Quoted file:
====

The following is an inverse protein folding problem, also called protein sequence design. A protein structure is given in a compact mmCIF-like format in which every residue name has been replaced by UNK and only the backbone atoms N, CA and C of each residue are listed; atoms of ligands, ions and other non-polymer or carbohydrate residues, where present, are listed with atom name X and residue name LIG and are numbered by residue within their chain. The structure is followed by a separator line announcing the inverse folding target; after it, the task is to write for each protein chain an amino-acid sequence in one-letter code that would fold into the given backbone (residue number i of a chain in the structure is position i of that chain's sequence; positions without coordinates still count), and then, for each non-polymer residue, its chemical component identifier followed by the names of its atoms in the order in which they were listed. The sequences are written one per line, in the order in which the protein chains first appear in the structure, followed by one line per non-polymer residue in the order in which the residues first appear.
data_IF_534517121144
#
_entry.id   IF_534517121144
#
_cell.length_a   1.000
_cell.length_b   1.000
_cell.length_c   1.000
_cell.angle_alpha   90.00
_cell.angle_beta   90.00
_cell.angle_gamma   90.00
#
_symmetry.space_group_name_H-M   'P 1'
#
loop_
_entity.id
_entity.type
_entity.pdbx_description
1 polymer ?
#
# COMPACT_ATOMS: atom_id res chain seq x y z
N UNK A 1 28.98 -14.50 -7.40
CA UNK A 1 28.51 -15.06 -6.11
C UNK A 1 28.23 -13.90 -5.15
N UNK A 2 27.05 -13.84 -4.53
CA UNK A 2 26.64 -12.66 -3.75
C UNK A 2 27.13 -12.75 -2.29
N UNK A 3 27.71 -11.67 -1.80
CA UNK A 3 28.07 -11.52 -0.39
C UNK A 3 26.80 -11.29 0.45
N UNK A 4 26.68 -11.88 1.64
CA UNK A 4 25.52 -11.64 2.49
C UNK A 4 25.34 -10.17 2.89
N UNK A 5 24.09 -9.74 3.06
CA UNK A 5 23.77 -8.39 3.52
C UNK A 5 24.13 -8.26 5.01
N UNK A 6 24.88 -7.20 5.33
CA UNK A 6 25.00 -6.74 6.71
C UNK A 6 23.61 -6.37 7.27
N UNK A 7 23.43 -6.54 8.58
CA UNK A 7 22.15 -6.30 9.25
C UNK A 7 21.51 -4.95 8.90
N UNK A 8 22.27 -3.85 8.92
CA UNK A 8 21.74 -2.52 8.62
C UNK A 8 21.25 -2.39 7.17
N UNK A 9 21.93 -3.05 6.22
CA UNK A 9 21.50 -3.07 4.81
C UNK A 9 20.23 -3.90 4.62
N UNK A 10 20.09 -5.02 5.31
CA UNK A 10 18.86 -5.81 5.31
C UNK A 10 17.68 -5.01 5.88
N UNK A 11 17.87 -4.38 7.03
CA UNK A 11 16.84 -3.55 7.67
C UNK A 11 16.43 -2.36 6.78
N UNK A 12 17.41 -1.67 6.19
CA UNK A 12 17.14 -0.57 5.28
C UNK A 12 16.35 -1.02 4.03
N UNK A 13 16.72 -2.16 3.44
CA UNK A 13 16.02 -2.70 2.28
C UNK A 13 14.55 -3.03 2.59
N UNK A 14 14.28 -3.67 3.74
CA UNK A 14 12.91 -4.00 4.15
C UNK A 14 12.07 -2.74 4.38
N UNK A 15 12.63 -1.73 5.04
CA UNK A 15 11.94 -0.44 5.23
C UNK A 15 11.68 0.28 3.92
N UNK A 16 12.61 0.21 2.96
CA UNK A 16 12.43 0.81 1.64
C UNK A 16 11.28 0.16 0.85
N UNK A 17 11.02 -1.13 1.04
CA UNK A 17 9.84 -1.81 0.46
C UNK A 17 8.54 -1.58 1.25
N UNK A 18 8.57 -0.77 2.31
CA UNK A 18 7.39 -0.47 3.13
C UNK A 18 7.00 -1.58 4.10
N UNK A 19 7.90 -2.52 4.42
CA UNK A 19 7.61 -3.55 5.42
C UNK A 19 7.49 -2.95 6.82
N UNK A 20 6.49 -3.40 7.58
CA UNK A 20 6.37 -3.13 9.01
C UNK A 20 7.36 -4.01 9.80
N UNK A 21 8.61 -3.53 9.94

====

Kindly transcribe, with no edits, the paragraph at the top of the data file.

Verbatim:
The following is an inverse protein folding problem, also called protein sequence design. A protein structure is given in a compact mmCIF-like format in which every residue name has been replaced by UNK and only the backbone atoms N, CA and C of each residue are listed; atoms of ligands, ions and other non-polymer or carbohydrate residues, where present, are listed with atom name X and residue name LIG and are numbered by residue within their chain. The structure is followed by a separator line announcing the inverse folding target; after it, the task is to write for each protein chain an amino-acid sequence in one-letter code that would fold into the given backbone (residue number i of a chain in the structure is position i of that chain's sequence; positions without coordinates still count), and then, for each non-polymer residue, its chemical component identifier followed by the names of its atoms in the order in which they were listed. The sequences are written one per line, in the order in which the protein chains first appear in the structure, followed by one line per non-polymer residue in the order in which the residues first appear.